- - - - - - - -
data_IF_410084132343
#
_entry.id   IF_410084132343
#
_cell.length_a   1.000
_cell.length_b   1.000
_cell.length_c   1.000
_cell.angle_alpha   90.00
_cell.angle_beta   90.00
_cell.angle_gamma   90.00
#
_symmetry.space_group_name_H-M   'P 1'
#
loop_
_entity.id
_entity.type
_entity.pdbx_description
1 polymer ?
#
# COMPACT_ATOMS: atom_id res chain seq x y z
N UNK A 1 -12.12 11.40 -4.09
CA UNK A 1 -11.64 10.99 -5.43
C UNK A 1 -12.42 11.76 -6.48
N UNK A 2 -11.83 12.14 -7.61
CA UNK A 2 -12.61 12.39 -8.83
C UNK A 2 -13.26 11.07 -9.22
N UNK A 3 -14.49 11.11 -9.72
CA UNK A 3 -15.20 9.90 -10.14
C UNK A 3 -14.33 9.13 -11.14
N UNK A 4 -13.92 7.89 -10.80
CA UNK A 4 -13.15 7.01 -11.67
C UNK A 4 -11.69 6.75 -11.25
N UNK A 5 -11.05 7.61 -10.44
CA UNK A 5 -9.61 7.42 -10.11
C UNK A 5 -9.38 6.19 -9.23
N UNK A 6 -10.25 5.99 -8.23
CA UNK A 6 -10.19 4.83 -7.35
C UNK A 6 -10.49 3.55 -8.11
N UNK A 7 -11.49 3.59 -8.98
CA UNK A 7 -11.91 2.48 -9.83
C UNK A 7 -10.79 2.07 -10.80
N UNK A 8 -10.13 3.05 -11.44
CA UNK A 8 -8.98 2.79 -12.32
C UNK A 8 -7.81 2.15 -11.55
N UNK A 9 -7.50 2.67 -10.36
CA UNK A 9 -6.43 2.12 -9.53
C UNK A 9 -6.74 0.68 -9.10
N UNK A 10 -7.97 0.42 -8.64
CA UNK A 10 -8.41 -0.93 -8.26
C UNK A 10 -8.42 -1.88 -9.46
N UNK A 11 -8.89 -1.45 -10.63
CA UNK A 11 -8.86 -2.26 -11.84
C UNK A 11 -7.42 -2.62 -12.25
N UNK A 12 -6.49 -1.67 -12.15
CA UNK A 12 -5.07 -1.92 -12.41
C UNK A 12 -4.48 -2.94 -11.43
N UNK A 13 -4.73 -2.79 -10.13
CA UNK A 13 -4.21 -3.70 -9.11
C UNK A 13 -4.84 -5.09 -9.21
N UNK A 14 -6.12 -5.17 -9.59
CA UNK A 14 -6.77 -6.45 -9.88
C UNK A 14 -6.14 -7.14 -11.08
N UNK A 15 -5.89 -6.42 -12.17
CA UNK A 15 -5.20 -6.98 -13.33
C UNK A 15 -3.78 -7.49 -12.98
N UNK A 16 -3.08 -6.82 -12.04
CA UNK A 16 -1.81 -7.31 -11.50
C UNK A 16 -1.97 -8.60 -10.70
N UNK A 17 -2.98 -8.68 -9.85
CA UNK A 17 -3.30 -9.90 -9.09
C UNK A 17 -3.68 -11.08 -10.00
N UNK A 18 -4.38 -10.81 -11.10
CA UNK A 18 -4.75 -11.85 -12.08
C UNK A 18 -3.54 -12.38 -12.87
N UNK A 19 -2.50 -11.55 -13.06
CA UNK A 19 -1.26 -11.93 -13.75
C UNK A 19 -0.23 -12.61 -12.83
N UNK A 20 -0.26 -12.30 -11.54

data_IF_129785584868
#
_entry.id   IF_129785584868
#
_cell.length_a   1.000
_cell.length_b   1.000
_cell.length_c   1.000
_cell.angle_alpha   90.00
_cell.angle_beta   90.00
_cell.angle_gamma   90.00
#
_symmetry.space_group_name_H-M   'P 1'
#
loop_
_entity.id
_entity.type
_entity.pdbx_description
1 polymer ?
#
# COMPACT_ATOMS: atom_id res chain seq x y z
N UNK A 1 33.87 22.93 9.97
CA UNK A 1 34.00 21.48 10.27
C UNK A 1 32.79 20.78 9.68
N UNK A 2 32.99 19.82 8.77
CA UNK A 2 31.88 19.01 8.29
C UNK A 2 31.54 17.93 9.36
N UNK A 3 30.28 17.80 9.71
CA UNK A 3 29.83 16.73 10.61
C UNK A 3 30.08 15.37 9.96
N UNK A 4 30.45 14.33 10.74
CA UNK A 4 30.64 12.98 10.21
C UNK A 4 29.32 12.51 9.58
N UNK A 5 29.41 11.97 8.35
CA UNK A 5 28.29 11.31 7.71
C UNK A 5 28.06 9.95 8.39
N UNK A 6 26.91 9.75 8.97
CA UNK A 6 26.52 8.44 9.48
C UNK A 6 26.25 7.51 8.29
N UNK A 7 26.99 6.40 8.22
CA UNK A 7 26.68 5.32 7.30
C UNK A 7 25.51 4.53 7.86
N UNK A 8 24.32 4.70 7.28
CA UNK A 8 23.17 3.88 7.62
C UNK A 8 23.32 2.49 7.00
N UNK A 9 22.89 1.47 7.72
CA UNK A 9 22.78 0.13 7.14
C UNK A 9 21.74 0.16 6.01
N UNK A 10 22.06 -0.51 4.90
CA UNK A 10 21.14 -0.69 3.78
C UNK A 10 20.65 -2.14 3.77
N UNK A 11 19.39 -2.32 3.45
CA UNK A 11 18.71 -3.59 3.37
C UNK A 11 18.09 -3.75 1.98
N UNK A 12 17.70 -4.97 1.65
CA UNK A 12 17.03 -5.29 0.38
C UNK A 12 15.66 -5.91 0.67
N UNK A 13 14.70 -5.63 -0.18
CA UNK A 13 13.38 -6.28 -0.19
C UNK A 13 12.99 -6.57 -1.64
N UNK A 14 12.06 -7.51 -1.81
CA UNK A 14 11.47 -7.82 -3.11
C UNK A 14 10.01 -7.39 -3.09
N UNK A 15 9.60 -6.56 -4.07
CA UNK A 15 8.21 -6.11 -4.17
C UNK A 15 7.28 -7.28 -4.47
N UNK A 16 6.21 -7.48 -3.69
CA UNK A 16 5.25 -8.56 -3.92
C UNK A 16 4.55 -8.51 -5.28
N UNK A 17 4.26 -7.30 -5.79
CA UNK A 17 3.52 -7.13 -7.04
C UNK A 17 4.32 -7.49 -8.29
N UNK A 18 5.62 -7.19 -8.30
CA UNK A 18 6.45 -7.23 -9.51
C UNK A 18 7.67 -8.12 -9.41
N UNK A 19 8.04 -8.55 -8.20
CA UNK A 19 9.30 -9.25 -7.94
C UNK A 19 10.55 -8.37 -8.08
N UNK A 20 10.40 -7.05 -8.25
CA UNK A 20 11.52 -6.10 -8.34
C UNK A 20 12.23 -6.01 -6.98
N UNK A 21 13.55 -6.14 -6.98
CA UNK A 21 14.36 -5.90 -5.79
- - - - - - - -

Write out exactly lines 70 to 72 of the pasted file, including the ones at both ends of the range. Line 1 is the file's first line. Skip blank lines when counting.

CA UNK A 17 -3.30 -9.90 -9.09
C UNK A 17 -3.68 -11.08 -10.00
N UNK A 18 -4.38 -10.81 -11.10